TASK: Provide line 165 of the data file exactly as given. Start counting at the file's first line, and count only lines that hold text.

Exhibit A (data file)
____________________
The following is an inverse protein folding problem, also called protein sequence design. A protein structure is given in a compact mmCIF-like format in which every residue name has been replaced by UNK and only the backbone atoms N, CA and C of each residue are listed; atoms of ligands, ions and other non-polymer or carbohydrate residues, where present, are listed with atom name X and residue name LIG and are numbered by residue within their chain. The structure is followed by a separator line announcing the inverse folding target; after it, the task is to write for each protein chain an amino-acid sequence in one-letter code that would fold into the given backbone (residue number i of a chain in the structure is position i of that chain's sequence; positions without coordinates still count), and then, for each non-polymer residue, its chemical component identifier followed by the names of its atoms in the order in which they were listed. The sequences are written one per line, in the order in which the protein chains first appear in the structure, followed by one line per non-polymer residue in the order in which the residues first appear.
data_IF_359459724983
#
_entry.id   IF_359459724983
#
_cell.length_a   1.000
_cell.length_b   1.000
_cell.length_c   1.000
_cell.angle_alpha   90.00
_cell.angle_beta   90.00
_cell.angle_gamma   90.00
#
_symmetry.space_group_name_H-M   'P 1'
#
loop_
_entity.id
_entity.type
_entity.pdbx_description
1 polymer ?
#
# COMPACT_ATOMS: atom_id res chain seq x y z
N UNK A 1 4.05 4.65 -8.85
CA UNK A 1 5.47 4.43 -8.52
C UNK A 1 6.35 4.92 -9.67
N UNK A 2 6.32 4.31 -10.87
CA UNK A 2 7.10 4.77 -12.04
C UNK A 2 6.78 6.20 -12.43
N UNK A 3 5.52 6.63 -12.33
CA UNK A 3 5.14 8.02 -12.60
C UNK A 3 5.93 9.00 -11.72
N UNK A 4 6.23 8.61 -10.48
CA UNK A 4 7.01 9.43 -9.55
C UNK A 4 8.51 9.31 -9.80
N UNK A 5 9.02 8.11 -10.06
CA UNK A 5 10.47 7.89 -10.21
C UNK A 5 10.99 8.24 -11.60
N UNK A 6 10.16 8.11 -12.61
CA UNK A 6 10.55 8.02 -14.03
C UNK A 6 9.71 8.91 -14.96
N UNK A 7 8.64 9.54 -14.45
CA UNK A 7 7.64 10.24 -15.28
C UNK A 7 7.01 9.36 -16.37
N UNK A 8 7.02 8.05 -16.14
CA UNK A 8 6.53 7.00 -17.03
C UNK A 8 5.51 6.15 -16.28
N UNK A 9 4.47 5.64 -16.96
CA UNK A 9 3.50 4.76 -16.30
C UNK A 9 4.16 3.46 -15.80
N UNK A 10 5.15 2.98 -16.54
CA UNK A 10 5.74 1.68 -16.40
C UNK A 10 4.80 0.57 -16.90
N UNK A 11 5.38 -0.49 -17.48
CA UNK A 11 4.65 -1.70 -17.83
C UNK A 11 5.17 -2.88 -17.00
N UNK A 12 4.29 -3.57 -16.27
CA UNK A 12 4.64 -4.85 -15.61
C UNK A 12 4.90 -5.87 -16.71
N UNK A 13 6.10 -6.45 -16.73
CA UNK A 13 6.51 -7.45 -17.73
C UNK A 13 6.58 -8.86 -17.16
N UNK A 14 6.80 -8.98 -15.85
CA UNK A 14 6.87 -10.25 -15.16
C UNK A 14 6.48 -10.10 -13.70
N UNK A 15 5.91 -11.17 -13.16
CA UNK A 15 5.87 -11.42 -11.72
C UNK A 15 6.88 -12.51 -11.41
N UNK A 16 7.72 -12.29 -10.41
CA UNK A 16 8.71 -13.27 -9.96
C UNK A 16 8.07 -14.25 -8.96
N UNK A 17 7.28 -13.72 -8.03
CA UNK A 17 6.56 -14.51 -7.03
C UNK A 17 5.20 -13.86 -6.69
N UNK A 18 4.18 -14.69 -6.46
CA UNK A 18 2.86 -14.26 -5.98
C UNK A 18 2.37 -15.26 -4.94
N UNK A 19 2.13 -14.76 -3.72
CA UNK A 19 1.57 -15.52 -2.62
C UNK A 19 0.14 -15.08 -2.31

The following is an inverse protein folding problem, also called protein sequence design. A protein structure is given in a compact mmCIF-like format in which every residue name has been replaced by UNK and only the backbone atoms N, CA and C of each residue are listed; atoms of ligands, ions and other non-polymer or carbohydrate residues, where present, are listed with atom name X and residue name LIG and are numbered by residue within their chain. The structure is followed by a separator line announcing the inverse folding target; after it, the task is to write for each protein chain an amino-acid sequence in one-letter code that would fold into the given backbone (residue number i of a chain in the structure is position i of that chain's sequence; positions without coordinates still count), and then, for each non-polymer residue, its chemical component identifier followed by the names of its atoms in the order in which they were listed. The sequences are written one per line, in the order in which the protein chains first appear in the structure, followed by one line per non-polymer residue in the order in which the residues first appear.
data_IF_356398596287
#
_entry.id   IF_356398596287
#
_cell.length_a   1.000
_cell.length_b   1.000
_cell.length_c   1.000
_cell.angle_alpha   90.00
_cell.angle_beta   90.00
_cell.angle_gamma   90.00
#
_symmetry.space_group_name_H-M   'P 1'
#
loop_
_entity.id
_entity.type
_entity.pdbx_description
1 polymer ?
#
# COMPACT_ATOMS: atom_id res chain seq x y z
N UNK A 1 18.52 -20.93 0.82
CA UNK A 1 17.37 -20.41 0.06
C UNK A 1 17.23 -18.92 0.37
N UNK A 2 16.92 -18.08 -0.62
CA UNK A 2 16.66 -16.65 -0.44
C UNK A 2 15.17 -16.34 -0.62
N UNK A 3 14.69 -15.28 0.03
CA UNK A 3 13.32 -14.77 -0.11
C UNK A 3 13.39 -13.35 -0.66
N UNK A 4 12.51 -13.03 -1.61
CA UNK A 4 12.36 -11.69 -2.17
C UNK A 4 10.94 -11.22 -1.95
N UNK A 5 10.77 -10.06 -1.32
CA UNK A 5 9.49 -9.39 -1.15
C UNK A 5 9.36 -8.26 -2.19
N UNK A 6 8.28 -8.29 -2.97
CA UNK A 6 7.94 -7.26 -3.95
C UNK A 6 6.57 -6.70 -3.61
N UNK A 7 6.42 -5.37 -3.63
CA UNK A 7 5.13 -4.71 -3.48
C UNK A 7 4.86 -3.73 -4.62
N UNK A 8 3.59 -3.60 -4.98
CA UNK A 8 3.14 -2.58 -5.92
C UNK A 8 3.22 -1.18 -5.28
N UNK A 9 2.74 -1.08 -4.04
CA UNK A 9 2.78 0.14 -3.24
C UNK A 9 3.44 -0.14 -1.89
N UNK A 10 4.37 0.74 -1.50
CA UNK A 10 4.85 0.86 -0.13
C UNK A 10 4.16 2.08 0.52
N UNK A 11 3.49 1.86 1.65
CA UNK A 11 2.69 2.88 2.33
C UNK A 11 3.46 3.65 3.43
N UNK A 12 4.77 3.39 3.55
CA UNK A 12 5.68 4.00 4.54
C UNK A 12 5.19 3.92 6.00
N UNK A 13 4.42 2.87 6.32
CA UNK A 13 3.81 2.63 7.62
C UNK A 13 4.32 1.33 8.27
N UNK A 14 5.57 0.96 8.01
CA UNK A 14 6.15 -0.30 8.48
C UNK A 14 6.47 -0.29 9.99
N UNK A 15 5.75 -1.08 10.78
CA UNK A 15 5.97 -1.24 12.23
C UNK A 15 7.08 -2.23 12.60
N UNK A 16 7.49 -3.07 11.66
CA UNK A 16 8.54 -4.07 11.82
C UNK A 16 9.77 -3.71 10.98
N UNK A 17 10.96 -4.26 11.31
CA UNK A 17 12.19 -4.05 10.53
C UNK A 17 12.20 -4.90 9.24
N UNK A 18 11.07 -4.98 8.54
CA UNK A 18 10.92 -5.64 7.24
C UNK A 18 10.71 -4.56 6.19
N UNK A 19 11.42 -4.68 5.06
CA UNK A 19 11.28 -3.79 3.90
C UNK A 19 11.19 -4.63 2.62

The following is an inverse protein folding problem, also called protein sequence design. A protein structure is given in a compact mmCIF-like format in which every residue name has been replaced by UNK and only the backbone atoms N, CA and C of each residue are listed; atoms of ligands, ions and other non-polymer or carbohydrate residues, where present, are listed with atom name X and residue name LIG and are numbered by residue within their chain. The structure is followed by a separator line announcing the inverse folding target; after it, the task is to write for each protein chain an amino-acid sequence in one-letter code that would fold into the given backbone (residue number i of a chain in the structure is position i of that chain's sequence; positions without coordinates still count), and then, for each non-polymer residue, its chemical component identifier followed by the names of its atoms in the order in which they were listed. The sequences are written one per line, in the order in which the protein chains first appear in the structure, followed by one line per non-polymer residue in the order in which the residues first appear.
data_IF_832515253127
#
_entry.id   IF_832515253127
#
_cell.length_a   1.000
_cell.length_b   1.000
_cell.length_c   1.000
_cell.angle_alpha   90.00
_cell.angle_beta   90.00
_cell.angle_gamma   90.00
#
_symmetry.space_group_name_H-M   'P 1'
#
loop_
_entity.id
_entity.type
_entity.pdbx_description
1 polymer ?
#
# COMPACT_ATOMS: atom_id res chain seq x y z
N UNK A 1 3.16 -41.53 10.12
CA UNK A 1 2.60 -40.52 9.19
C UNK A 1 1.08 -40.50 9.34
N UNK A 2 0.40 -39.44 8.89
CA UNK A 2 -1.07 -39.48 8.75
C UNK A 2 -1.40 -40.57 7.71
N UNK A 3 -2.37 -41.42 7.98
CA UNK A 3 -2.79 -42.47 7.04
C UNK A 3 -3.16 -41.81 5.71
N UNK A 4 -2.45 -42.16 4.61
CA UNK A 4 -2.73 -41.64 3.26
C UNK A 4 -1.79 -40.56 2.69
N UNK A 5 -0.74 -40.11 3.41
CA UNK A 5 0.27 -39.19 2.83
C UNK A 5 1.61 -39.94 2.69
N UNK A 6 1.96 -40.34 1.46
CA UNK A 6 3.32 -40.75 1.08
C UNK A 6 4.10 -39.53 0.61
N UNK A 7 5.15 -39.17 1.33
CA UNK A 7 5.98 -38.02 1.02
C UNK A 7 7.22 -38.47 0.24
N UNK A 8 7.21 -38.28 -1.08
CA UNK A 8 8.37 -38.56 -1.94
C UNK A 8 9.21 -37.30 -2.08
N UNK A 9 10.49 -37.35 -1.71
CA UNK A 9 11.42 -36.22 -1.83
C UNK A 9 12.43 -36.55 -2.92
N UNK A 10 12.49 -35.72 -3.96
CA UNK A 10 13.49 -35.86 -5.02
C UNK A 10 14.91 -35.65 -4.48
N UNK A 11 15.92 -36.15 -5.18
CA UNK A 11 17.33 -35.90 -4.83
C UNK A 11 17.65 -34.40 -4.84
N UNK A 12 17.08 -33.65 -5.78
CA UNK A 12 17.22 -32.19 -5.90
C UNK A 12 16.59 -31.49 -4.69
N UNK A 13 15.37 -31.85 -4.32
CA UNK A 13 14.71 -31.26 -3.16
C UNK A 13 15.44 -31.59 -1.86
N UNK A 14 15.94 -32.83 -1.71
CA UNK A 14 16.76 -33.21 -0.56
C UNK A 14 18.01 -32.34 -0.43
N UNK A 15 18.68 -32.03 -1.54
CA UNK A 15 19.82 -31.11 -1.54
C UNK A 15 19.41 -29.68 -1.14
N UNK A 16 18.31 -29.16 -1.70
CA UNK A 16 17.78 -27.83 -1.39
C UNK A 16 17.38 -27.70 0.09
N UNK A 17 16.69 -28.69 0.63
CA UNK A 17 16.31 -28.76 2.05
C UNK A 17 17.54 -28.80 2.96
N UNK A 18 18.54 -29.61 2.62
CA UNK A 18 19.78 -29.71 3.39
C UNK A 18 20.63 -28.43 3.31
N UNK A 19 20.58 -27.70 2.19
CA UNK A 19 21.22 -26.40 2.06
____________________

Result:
_cell.angle_alpha   90.00